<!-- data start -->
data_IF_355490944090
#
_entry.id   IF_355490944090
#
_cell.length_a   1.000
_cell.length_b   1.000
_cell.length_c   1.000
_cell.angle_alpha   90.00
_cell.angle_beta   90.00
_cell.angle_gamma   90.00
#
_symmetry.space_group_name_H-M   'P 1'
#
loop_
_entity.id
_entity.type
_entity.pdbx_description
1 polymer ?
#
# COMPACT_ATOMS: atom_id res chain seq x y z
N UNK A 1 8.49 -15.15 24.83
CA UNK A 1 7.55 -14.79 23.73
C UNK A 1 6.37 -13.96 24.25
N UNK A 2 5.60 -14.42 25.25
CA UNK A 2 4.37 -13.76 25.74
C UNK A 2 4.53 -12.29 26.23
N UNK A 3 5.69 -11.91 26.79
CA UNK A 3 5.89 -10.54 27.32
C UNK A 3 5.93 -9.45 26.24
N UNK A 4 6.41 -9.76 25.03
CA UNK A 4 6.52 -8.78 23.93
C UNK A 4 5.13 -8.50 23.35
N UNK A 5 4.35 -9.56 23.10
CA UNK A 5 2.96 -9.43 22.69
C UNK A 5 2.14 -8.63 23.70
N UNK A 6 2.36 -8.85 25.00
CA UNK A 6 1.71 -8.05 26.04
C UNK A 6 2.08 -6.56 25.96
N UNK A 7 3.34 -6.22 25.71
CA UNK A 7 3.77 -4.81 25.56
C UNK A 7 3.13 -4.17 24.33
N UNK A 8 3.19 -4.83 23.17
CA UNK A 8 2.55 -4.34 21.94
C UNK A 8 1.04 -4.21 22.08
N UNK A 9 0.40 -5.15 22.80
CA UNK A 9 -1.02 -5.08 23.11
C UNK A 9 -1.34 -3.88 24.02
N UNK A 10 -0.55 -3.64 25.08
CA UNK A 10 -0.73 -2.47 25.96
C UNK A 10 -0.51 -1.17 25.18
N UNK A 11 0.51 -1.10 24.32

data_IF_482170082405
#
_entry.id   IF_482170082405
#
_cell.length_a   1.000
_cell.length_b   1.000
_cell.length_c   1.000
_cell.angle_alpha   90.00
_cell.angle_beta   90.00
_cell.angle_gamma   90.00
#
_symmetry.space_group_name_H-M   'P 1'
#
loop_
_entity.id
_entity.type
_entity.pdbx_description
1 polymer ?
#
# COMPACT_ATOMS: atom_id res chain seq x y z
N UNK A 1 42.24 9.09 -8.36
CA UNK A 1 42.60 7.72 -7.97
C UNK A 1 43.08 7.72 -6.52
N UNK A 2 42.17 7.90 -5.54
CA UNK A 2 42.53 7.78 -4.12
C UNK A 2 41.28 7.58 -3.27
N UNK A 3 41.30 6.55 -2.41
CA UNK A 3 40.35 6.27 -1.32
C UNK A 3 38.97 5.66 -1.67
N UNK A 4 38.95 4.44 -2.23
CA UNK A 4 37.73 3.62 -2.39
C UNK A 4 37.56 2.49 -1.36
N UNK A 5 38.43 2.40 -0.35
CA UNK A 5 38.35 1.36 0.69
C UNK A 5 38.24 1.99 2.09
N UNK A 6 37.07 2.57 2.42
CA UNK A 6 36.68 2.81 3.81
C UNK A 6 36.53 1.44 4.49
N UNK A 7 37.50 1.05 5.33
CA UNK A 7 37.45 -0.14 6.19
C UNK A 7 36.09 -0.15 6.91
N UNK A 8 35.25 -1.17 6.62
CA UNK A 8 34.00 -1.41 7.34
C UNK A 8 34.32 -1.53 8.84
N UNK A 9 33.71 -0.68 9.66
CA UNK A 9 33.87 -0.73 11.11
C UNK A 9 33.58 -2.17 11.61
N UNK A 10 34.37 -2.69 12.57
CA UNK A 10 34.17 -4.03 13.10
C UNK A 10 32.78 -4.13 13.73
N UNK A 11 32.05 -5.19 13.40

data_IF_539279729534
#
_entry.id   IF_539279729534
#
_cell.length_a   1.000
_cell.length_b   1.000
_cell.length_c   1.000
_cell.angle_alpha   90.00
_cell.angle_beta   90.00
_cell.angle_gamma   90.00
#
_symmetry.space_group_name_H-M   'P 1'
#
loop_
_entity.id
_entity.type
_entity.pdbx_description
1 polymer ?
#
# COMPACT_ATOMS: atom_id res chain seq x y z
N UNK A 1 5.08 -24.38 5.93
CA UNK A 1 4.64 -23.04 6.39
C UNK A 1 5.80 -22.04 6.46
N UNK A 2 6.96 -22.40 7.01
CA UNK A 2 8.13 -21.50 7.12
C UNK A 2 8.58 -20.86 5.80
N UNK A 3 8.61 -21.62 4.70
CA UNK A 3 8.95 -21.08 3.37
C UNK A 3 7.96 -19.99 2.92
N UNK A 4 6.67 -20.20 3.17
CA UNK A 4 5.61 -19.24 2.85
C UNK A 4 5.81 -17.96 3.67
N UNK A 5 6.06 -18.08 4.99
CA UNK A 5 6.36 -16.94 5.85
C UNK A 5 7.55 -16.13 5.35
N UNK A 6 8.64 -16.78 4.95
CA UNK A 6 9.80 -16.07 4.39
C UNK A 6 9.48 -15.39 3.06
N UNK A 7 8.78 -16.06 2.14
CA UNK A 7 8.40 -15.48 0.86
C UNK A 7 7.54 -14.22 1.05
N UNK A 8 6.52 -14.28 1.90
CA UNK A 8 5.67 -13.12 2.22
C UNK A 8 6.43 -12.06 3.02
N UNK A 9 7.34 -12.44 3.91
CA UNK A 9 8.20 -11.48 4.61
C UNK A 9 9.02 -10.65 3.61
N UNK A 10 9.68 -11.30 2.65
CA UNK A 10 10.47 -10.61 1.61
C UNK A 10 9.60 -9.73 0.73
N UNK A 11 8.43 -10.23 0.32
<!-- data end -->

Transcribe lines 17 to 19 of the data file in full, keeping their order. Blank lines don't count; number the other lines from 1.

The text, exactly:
_entity.pdbx_description
1 polymer ?
#